• Applications which include a job offer which requires occupational registration where occupational registration is required by immigration instructions.
  • Second priority will be given to residence class visa applications where the applicant is out of New Zealand.

 

Temporary Entry Class Applications

  • Priority will be given to applications for critical workers to support the Government response to COVID-19 and for other temporary visa applicants that are in New Zealand.
  • For Essential Skills work visa applications, Immigration instructions require INZ to consider a range of factors, including the need to help New Zealand businesses provide their services, while protecting the employment opportunities for New Zealanders.
  • For an Essential Skills work visa to be granted, INZ must be satisfied that at the time the application is assessed there are no New Zealanders available to do the work being offered.

 

As the situation develops, international travel restrictions ease and domestic labour market conditions adjust, prioritisation criteria may also change. The Immigration (COVID-19 Response) Amendment Bill 2020 is making its way through the House, and will have a huge impact on immigration policy once it receives Royal Assent and takes effect. In the meantime, Immigration Officers have discretion to prioritise other applications when it is considered necessary to do so.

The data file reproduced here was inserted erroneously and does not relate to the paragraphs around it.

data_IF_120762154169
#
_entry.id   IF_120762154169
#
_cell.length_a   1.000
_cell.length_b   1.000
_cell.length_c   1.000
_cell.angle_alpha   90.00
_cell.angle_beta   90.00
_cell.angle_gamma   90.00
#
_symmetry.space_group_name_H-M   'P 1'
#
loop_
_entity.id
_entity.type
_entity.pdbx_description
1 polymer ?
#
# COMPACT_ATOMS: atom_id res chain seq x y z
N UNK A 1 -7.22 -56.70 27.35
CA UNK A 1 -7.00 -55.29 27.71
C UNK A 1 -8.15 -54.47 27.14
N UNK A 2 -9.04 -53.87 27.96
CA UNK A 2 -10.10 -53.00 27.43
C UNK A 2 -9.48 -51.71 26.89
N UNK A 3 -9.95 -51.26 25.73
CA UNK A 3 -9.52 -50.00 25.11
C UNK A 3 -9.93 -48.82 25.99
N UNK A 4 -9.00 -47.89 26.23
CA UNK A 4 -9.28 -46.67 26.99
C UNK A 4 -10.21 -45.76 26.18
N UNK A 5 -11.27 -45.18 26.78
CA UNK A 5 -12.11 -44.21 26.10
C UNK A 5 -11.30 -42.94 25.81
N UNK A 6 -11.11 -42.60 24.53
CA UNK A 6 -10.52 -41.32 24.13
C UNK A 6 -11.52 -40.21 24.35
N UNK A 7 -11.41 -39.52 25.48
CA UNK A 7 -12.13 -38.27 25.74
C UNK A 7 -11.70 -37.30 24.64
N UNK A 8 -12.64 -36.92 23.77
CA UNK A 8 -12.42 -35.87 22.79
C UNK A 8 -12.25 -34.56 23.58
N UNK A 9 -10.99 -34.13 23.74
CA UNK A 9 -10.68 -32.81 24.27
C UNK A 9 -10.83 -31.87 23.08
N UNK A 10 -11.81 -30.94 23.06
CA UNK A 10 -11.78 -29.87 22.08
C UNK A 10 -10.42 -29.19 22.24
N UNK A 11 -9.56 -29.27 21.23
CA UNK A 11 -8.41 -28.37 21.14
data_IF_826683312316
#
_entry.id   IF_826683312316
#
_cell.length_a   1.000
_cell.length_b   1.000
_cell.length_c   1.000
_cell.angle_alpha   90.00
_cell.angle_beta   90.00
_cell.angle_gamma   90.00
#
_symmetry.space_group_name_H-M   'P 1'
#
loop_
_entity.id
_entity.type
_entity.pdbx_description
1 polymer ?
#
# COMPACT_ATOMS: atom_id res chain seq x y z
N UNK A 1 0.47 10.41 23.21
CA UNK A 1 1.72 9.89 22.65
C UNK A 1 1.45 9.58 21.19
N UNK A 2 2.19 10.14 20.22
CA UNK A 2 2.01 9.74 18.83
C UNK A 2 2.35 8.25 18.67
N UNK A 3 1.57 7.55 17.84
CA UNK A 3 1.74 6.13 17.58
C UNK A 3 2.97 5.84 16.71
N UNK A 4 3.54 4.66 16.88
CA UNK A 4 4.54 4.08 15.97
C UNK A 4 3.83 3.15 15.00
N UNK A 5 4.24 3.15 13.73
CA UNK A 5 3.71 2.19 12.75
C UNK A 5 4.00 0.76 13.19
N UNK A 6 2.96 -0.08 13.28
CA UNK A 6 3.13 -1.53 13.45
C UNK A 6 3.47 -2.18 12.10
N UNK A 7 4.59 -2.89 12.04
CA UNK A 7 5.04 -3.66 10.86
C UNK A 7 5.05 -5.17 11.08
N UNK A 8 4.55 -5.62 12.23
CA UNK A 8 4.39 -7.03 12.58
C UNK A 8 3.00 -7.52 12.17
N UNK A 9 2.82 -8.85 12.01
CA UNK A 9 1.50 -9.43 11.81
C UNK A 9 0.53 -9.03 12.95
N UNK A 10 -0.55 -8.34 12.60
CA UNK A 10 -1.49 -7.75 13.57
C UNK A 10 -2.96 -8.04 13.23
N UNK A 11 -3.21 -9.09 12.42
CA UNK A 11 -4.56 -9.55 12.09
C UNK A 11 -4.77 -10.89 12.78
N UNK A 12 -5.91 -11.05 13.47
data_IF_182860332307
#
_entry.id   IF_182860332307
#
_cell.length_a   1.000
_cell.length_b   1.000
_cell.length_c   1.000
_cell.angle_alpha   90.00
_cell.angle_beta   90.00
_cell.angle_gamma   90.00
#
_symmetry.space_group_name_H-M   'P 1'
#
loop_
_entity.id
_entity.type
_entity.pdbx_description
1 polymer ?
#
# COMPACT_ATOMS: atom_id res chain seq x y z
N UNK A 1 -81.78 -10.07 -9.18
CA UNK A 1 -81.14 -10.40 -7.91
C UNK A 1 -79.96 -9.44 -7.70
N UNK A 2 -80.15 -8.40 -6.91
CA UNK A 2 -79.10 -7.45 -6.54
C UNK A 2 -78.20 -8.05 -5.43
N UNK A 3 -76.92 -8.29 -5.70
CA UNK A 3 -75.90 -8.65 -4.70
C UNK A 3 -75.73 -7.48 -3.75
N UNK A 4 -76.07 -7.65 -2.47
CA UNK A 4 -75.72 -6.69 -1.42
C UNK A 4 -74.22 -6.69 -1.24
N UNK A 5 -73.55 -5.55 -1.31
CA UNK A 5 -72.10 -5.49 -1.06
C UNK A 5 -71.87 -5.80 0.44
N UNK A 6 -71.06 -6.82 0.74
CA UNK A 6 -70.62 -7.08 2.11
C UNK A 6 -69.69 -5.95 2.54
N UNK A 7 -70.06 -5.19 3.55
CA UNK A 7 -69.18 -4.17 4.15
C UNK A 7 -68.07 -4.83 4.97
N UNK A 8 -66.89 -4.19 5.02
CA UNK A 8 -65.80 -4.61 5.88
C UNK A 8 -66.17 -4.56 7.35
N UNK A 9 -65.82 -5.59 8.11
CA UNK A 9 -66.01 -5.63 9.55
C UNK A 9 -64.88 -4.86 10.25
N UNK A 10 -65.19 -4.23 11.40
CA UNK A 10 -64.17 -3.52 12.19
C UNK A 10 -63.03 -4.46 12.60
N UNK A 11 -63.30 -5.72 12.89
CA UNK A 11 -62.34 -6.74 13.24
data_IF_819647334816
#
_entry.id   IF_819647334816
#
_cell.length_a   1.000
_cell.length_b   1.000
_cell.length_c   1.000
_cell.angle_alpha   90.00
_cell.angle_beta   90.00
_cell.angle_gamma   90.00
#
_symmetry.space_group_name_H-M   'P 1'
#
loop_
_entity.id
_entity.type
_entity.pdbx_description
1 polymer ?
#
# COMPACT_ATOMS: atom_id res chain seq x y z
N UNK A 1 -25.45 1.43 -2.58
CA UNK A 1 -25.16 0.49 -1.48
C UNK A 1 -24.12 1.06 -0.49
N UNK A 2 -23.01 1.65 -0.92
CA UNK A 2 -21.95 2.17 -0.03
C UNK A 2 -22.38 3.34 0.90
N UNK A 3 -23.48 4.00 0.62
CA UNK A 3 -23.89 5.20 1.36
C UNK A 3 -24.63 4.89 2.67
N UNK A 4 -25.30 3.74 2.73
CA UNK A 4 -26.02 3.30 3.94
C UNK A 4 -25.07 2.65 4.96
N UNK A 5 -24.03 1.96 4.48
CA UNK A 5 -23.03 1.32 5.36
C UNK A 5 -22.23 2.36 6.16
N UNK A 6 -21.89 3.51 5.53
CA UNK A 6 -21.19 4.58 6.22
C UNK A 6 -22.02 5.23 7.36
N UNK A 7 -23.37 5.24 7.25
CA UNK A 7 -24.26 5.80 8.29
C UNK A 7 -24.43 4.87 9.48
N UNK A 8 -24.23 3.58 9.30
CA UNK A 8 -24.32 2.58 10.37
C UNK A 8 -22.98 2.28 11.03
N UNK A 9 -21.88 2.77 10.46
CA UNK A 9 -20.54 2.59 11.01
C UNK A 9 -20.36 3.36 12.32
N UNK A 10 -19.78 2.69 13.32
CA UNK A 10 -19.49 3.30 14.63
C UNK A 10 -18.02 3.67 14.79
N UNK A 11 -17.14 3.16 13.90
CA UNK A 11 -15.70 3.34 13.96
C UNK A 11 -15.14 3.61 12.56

Though onshore offices have reopened, offshore offices remain closed, and delays can still be expected. The National Area Documentation Office (NaDO) has also reopened, with some staff working onsite. Given that processing capacity, though improved, is still limited, INZ encourage applicants to apply online for eligible visas.

If you are putting together a visa application for one of these newly prioritised categories, we strongly suggest that you seek professional advice. Contact Pathways today to speak with a licensed immigration adviser.

On 24 February 2020, the remuneration or pay rate thresholds for the Skilled Migrant Category Resident Visa (SMC) and the Essential Skills Work Visa will increase. Based on the New Zealand median salary and wage rate (which has increased 2% since last year from NZD $25 per hour to NZD $25.50 per hour), the thresholds are updated annually.

The following tables, based on information released by Immigration New Zealand (INZ) on 19 December 2019, set out the changes and the relevant dates.

Hourly rates for SMC applicants, in order to be awarded points for skilled employment:

ANZSCO Level From 24 February 2020

 

Between 26 November 2018 and 23 February 2020
1, 2 or 3 NZD $25.50 or more per hour (NZD $53,040 per year) NZD $25.00 or more per hour (NZD $52,000 per year)
4 or 5 NZD $38.25 or more per hour (NZD $79,560 per year) NZD $37.50 or more per hour (NZD $78,000 per year)
4 or 5 *occupations treated as exceptions (read more about the ANZSCO changes) NZD $25.50 per hour (NZD $53,040 per year)